Resource guarding

Food aggression

 By: Gillian Daniels – Trainer at New Dawn Animal Behavior Center Clearwater, Florida

My dog is aggressive about food”
This is called resource guarding, and is a behavior that requires management to keep everyone feeling safe.  The best thing to do when faced with resource guarding is to contact a professional for assistance.

As a first step with a dog who is resource guarding, remove the chances of him practicing this behavior.  The reason this is so important is that every time the dog practices the behavior, he gets better at it, and learns that it works.  Preventing helps keep the dog feeling safe while you implement training.  If the dog guards food/food bowls feed him separately from other dogs and humans, preferably in his own room or crate.

Generally speaking, resource guarding is a genetic, inborn behavior.  Many dogs retain this behavior, despite there being ample resources.

In some cases, resource guarding can be learned.  This happens most often when a bored dog starts to chew or take objects.  The person approaches and removes the object, often times scolding the dog.  Unfortunately this only teaches the dog to steal/chew objects out of your sight to avoid punishment, and/or it will teach him that he needs to protect the object from you.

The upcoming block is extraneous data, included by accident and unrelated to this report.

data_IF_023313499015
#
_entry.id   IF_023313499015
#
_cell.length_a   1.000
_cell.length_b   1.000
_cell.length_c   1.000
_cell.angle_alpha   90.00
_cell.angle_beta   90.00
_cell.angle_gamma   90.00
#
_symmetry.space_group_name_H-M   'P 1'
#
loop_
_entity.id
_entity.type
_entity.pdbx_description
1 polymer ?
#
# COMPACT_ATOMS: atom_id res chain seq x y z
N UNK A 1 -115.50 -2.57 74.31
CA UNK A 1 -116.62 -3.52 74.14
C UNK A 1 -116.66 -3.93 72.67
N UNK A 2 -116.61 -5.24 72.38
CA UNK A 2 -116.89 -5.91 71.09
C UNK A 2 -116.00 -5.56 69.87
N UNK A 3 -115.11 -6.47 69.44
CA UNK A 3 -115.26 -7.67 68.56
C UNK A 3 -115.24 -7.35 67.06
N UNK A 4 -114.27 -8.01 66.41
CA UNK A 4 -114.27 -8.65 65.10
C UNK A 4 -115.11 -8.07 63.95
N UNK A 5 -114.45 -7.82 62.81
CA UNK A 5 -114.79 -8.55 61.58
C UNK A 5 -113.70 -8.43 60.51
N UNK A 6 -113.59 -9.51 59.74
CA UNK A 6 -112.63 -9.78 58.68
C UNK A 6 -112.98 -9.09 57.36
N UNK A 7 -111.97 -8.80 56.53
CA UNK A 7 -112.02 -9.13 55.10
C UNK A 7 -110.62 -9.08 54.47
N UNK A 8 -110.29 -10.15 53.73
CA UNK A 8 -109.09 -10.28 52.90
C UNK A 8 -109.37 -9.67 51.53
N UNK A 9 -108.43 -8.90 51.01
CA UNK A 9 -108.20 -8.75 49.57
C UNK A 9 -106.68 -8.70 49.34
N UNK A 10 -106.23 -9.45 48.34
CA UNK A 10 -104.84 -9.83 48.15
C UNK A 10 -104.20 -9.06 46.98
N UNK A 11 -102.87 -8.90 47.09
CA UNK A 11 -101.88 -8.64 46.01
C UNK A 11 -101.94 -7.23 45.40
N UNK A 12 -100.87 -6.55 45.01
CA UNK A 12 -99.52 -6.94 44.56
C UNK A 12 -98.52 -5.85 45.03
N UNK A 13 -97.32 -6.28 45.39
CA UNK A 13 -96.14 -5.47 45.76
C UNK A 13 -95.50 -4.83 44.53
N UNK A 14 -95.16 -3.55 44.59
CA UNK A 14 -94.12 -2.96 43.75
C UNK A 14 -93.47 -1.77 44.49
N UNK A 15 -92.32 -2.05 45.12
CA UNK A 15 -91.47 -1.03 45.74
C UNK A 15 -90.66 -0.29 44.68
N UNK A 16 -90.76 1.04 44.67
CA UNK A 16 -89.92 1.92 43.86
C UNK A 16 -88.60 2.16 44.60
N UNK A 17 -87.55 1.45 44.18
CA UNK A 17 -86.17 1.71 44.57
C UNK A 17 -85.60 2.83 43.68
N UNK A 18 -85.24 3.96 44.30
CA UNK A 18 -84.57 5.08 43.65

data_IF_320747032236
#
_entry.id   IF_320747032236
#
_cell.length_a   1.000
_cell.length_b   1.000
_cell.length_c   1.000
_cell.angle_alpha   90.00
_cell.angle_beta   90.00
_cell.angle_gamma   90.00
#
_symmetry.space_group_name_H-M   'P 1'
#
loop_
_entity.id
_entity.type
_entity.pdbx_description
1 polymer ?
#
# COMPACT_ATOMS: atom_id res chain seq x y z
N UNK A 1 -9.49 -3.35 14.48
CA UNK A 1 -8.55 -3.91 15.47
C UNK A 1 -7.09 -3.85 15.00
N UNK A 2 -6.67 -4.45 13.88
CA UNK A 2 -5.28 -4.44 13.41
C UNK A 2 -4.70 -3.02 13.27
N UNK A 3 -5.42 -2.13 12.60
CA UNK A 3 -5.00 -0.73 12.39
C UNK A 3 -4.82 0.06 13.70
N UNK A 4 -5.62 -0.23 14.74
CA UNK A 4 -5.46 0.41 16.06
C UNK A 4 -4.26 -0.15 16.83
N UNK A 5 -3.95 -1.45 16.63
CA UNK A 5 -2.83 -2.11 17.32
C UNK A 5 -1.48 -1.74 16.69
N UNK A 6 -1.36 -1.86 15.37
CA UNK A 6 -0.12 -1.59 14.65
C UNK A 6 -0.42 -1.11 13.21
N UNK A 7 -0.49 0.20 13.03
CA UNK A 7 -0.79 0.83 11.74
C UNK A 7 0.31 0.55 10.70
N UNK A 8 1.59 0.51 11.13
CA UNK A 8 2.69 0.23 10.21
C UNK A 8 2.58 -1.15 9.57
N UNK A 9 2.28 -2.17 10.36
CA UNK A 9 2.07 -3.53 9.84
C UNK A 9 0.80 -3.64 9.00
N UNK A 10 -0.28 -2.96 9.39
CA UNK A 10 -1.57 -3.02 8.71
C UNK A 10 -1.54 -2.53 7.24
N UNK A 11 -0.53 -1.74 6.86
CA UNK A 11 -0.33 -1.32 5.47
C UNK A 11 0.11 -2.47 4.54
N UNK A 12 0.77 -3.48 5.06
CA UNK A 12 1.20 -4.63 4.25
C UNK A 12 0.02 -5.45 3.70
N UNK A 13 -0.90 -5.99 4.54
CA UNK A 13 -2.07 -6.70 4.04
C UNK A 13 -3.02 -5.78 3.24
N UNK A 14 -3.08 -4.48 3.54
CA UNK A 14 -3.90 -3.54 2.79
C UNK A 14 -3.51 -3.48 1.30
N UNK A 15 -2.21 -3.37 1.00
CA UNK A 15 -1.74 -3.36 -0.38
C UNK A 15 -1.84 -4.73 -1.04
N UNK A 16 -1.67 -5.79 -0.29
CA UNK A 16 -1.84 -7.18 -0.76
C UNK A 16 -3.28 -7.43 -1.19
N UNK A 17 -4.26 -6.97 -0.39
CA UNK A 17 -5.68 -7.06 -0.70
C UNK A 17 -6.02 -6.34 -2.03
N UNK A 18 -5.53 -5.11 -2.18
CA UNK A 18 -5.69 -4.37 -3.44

Things like anxiety, being in a new home, a new baby, addition of another dog or pet can increase these behaviors, or cause them to appear seemingly spontaneously.  Dogs that lack confidence in other aspects of their lives tend to be resource guarders.

It’s very important to understand that resource guarding takes a decent amount of time to modify with most dogs.  Patience is key.

To prevent resource guarding before it begins, always trade your dog for items that you want to take away.  Offer your dog treats of equal or higher value than what they have, and only take the object when the dog drops it.  This way your dog learns that you will trade instead of just taking, and over time they will happily drop the item, because you always pay them for it.

A great resource for dog owners with a dog who resource guards is the book, “Mine!” by Jean Donaldson.



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